The American Life League (ALL) has seized upon the Center for Disease Control’s (CDC) latest teen sex stats as proof that kids don’t need sex ed after all. The data show that 58 percent of girls and 57 percent of boys between the ages of 15 and 19 report that they had never had intercourse. According to the ALL, these stats somehow prove that sex ed is a waste of time.
Amanda Marcotte of RH Reality Check argues that ALL is disingenuously lumping all non-sexually active teens together: A 15-year-old virgin is not necessarily a committed proponent of abstinence. The CDC data suggest that many teens of these erstwhile virgins are doing their best to shed their virginity. Marcotte notes than only about 12 percent of teens are interested abstinence messages, and presumably, an even smaller percentage of those kids will live up to their ideals. What the study really shows is that nearly half of teenagers are already having sex, and many others are doing their best to get in on the action. It’s hard to imagine a more perfect audience for comprehensive sex ed.
Protecting sex workers
Scientists, policy-makers, and activists gathered in Vienna last week for the International AIDS Conference. The conference is supposed to be a global meeting of the minds, but some groups feel left out of the discussion. Sex workers are on the global front lines of the battle against HIV and other sexually transmitted infections. Yet, Titania Kumeh reports in Mother Jones that President’s Emergency Plan for AIDS Relief (PEPFAR), a key U.S. program to fund AIDS prevention in the developing world, continues to shut out sex worker activist groups unless they repudiate their clients’ livelihood. As you might expect, denouncing sex work is not an effective way of winning the trust of sex workers.
Kumeh profiles Peninah Mwangi, an AIDS activist and sex worker. She works with several NGOs that have been turned down for PEPFAR funding because they refuse to reject sex work. Mwangi and 100 other sex workers marched outside the International AIDS Conference in Vienna last week to draw attention to PEPFAR’s discriminatory policy against sex workers.
In other HIV prevention news, Lori of Feministing follows up on a blockbuster new study out of South Africa which found that an inexpensive vaginal gel can reduce a woman’s risk of HIV infection by 39% and her risk of contracting herpes by 51%. This is huge news because the gel is a female-controlled protection method. Women apply it before and after sex. They don’t have to negotiate protection with their partners, as they do with condoms.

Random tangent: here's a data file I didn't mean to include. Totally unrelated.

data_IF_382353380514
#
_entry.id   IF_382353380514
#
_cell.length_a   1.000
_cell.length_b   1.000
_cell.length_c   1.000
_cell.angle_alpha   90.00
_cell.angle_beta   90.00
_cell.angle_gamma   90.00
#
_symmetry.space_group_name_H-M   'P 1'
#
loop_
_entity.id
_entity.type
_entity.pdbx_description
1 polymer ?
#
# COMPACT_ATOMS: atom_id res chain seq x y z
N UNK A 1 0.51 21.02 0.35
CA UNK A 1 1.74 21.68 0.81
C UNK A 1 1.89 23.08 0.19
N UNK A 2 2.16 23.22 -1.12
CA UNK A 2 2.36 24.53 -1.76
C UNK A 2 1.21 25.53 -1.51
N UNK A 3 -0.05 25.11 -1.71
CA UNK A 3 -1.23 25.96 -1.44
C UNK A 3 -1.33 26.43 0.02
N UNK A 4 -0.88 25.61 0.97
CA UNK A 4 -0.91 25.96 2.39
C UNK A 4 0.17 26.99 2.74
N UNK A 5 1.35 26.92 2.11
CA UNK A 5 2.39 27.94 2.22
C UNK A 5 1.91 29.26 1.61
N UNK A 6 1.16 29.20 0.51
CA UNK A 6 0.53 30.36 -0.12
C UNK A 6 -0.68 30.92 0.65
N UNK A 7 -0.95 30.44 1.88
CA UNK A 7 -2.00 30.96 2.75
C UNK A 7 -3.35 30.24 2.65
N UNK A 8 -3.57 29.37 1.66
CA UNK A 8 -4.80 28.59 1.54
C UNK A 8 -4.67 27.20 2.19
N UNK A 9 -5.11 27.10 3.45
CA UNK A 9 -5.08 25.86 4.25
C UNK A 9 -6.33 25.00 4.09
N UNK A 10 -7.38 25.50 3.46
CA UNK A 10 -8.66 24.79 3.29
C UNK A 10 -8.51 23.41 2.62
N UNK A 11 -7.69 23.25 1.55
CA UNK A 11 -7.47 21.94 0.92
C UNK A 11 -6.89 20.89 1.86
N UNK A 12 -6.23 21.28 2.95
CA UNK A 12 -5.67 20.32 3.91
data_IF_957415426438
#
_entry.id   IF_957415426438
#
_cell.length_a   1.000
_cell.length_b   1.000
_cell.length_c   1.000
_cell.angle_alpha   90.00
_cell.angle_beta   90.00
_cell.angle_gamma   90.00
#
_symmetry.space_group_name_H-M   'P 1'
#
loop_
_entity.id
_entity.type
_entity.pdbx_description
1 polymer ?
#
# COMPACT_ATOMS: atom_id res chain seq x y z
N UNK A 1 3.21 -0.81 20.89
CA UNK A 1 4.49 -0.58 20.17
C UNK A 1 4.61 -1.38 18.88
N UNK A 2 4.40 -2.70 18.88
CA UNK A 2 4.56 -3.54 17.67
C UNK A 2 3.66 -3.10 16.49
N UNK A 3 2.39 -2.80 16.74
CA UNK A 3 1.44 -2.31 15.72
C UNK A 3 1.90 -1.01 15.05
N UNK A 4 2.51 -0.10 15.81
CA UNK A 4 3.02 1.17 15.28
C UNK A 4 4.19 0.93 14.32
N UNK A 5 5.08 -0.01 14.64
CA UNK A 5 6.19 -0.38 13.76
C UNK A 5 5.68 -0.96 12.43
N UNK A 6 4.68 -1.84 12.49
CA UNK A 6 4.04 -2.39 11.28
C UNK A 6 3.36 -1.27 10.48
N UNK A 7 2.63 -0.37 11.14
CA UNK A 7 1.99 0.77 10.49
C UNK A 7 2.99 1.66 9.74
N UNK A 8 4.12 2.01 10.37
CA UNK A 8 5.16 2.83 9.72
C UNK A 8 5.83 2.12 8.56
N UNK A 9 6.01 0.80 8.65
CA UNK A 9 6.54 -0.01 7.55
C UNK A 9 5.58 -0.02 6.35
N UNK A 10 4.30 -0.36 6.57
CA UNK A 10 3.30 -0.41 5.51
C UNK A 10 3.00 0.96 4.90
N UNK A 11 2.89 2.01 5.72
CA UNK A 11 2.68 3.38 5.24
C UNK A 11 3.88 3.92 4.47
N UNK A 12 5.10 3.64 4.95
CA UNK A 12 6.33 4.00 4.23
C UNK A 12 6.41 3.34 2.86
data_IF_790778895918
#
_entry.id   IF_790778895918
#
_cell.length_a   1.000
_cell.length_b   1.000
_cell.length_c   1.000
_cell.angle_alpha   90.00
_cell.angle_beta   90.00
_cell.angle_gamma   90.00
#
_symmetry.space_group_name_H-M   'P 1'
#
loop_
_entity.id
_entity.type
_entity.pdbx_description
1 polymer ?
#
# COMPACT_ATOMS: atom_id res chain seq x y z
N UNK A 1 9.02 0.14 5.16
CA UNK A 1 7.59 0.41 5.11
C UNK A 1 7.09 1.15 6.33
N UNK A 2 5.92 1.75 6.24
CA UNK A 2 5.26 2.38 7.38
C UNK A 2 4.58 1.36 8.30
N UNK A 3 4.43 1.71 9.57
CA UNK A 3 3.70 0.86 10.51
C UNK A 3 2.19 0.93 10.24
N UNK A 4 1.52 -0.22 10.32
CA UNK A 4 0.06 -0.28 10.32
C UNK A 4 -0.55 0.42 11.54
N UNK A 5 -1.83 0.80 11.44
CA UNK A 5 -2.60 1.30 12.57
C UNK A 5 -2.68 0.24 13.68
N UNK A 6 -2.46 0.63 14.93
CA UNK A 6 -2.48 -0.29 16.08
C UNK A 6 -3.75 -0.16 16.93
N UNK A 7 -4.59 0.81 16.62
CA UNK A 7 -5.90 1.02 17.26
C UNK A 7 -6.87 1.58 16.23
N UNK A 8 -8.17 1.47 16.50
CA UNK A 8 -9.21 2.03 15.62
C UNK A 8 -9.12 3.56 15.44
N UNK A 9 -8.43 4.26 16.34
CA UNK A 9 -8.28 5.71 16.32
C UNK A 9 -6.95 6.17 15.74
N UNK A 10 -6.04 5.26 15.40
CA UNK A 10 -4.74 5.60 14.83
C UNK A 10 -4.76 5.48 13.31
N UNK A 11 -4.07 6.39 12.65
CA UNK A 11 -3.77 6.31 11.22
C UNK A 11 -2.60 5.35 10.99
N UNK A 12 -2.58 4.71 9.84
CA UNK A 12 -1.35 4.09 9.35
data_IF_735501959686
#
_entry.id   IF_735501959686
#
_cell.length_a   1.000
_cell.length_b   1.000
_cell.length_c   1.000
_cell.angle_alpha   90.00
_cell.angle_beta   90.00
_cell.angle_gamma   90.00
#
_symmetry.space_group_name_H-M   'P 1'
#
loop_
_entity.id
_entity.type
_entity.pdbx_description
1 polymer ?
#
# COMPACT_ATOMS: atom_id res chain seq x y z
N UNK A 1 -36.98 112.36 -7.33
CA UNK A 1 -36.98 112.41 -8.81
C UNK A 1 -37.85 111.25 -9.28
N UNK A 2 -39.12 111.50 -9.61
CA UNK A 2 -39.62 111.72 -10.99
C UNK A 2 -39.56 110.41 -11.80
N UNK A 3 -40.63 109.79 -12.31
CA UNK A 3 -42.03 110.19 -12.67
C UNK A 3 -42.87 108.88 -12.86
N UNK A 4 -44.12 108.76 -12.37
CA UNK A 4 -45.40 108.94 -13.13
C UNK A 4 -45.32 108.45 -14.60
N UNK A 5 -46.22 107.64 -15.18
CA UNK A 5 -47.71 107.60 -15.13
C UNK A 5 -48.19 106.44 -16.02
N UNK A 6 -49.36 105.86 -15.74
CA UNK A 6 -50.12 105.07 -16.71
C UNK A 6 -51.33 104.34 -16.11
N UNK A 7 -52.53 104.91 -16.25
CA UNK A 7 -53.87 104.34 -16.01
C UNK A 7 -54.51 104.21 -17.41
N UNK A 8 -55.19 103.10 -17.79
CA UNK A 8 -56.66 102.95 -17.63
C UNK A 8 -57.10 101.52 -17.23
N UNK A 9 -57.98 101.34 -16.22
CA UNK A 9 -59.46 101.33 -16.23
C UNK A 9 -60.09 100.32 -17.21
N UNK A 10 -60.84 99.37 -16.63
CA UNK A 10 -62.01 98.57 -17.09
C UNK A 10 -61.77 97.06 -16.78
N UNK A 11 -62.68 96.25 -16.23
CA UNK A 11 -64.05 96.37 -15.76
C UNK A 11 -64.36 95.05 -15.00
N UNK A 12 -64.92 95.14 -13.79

Putting a pretty face on femicide
High fashion and good taste don’t always go hand-in-hand. Last week, a blogger Jessica Wakeman noticed that MAC cosmetics had teamed up with the house of Rodarte to produce a line of cosmetics inspired by the U.S.-Mexico border. Some of the nail polishes had names like “Factory”, “Juarez”, and “Ghost Town.” One of the collection’s designers gushed that her clothes were inspired by female factory workers trudging to work at four o’clock in the morning, looking like they’d gotten dressed in the dark. The show featured models made up to look like extras from “Pride and Prejudice with Zombies.”
Somehow, despite their fascination with female death, the designers didn’t seem to realize that Juarez has become synonymous with violence against women, many of whom are poor factory workers picked off on their way to work.
Hundreds of women have been kidnapped and killed in Juarez since the early nineties. The situation is so dire that human rights activists brought the Mexican government before the Inter-American Court of Human Rights in 2009 to answer for its inaction in the face of mass slaughter. “This crime had to be named explicitly to make it clear that these women were killed because they were women,” said Mexican researcher Julia Monarrez.
In Working In These Times, I explain some of the social and economic factors that made the dark streets of Juarez ideal hunting grounds for femicidal maniacs.
MAC falls flat
Nicole Guidotti-Hernández of the Ms. Blog brings a unique perspective to the MAC/Rodarte controversy, having worked for a decade as a professional makeup artist before getting her PhD:
Knowing what I know about the industry and who works in it–and knowing that MAC, in particular, markets to women of color a makeup line that caters to their skin tones with multiple pigments–I am appalled by the lack of social awareness that spawned the Rodarte/MAC collaboration.
MAC and Rodarte eventually apologized, agreed to retract the controversial names and made vague promises to donate a percentage of the proceeds to people in need in Juarez. Guidotti-Hernandez is unmoved by the gesture, “It’s hip to personify death in cosmetic colors rather than engage a bleak and violent reality.”
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